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The Safe Journey of Dangerous Goods by Rail RDIMS # 14054460
purpose To get a better understanding of: • Transport Canada’s regulatory regime: • Rail; • Transportation of Dangerous Goods; • What happens in an emergency situation involving a dangerous goods spill; • Rail safety within your communities.
Regulating Rail Safety Canada has one of the largest railway networks in the world with over 41,000 kilometers of track. Under the Railway Safety Act, Transport Canada (TC) is responsible for developing, administering and overseeing regulatory requirements for the safety of the federal rail transportation system. TC monitors compliance through inspections and audits and takes necessary enforcement action as required. TC also regulates certain railway employees, road authorities, and adjacent land owners. TC can also direct private citizens to take a specific action if there are concerns about rail safety.
Regulating Rail Safety con’t The Rail Safety Program has 152 positions (as of May 2019) conducting inspections and monitoring the safety of rail operations across Canada. Approximately 33,000 inspections activities are conducted every year in the following main areas: track, equipment, signals, crossing, and operations. Inspections activities are planned annually, and adjusted as needed, based on risk and emerging issues/trends. • Risk indicators taken into account include: volumes of dangerous goods; accident rates; inspection results; analysis of industry data, etc. Transport Canada does not hesitate to take enforcement action should we find non-compliance to the Railway Safety Act.
Transportation of Dangerous goods Program Transportation of Dangerous Goods Act, 1992 (TDG Act) • Promotes public safety during the transport of dangerous goods (DG) by rail, road, air and marine. • The act defines public safety as including protection for people, property, health and the environment. Transportation of Dangerous Goods Regulations (TDG Regulations) • The TDG Regulations establish the regulatory requirements for importing, handling, offering for transport and transporting DG by all transportation modes (excluding pipelines) within Canada. They are adopted by all provinces and territories.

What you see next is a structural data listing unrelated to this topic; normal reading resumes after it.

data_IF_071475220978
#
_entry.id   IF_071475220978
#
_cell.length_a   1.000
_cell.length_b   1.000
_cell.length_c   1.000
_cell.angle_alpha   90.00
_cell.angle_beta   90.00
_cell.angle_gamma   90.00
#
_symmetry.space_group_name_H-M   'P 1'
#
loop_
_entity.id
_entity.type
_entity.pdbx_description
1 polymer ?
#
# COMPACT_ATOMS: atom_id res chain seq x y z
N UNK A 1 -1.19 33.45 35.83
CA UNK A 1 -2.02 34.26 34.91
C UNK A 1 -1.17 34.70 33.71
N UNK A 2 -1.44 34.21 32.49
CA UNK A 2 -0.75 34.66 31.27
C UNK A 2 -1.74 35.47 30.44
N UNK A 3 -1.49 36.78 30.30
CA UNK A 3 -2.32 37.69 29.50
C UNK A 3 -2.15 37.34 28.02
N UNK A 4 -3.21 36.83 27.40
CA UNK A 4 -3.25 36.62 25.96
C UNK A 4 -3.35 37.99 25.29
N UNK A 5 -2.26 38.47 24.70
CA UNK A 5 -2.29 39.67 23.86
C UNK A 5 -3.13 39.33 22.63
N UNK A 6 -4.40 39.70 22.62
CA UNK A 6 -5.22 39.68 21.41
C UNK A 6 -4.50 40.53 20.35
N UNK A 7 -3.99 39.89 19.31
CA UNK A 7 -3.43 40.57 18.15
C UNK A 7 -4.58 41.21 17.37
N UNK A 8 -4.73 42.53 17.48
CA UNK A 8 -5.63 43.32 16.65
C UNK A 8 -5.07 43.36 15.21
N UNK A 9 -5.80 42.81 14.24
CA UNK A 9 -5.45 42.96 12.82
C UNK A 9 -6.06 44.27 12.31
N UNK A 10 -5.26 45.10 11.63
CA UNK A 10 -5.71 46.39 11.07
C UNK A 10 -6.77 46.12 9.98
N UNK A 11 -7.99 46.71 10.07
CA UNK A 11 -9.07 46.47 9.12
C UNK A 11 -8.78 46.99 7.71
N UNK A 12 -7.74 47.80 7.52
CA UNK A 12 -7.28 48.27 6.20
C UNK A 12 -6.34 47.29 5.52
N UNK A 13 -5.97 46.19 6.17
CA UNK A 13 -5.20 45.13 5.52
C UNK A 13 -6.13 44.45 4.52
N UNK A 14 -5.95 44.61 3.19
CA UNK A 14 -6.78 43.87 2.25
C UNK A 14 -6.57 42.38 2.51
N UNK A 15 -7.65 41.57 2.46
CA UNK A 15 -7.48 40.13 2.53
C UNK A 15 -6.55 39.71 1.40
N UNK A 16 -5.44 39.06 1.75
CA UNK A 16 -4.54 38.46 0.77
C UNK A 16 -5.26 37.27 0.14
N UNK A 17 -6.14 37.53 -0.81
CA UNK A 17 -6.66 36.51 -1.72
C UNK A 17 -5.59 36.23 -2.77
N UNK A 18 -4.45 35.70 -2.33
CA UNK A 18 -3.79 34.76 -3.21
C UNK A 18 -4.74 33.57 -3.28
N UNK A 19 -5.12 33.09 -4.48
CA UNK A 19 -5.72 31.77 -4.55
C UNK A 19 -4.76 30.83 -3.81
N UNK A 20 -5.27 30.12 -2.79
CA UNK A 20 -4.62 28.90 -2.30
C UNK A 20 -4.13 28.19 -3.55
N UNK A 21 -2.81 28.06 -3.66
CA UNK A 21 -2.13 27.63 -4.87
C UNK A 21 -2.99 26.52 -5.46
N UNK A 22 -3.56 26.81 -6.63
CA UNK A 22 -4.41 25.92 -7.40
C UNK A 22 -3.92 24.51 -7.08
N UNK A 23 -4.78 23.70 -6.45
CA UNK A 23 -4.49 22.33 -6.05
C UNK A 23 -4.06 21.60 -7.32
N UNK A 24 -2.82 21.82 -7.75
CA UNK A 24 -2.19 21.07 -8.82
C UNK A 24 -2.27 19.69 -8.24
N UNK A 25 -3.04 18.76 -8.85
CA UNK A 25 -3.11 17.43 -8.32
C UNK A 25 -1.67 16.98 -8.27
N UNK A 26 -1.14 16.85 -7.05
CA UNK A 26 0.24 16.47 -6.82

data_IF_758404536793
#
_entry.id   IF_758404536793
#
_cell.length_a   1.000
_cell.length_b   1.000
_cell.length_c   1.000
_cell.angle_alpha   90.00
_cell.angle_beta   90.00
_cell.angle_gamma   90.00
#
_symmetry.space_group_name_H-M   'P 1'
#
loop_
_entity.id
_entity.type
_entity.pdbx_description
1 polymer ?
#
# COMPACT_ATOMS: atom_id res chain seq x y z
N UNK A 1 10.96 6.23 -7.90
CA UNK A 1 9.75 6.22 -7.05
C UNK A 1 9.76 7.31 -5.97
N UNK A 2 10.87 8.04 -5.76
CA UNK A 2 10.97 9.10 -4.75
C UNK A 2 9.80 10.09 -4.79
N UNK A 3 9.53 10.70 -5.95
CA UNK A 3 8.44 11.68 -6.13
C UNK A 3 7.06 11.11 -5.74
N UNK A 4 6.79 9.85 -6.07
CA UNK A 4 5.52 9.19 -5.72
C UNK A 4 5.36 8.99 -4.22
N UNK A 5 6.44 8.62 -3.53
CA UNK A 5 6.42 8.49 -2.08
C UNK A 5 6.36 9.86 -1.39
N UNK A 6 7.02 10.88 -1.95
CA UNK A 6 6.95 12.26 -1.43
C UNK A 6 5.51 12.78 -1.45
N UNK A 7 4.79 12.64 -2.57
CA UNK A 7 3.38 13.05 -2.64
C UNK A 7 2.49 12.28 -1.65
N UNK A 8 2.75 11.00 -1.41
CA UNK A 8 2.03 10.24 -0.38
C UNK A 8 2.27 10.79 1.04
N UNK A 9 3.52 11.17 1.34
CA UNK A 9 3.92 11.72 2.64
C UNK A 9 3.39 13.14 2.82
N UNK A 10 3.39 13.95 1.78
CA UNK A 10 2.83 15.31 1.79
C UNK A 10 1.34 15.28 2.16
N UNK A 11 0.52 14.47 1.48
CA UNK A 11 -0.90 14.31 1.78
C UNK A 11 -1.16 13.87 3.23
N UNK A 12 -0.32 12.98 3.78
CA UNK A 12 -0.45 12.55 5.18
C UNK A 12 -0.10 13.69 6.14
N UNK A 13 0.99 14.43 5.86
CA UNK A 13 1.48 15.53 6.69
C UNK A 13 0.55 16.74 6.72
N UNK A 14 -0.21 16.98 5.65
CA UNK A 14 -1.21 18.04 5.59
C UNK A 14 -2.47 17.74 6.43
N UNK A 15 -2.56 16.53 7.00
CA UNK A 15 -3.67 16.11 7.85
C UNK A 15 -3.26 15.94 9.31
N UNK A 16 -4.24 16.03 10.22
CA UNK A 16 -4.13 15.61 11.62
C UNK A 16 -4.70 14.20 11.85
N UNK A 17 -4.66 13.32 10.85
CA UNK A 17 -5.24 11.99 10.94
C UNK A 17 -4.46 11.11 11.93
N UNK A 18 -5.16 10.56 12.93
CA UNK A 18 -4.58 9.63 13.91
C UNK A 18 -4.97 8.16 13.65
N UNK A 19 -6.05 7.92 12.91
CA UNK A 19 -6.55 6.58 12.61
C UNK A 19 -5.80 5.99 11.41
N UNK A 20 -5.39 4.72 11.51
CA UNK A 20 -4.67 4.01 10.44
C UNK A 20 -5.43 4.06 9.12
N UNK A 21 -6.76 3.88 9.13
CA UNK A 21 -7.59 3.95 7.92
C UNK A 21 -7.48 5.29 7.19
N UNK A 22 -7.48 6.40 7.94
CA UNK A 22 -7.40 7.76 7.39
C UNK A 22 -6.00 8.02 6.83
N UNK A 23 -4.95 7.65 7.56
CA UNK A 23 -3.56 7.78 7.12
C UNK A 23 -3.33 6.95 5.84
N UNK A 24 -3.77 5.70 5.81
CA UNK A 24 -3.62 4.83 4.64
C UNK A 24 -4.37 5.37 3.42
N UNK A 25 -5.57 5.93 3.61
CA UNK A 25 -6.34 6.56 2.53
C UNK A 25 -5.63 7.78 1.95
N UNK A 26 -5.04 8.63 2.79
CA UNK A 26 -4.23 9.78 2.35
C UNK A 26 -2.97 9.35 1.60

Manufacturer/Loading location Before DGs on rail can be transported in Canada, the TDG Act and regulations require that: • DGs are properly classified and identified; • The DGs are kept in the correct “means of containment” built to the required standard • Proper safety marks or placards; • An emergency response assistance plan (ERAP) is in place if an incident happens (not required for all dangerous goods, but is required for transporting by rail flammable liquids such as crude oil, gasoline, aviation fuel, diesel and ethanol); • Proper shipping documents accompany the DG during transport; and; • Anyone who handles, offers for transport, imports or transports the dangerous goods is properly trained.
Means of Dangerous goods containment • Containers for dangerous goods transport must be in compliance with a safety standard prescribed in the TDG Regulations • Under the Regulations, such containers are called “Standardized Means of Containment”. • The consignor of each dangerous goods shipment must determine which containers are acceptable to use for the particular dangerous goods by consulting the TDG Regulations. Flammable liquid tank car: DOT117J Propane tank car: DOT112J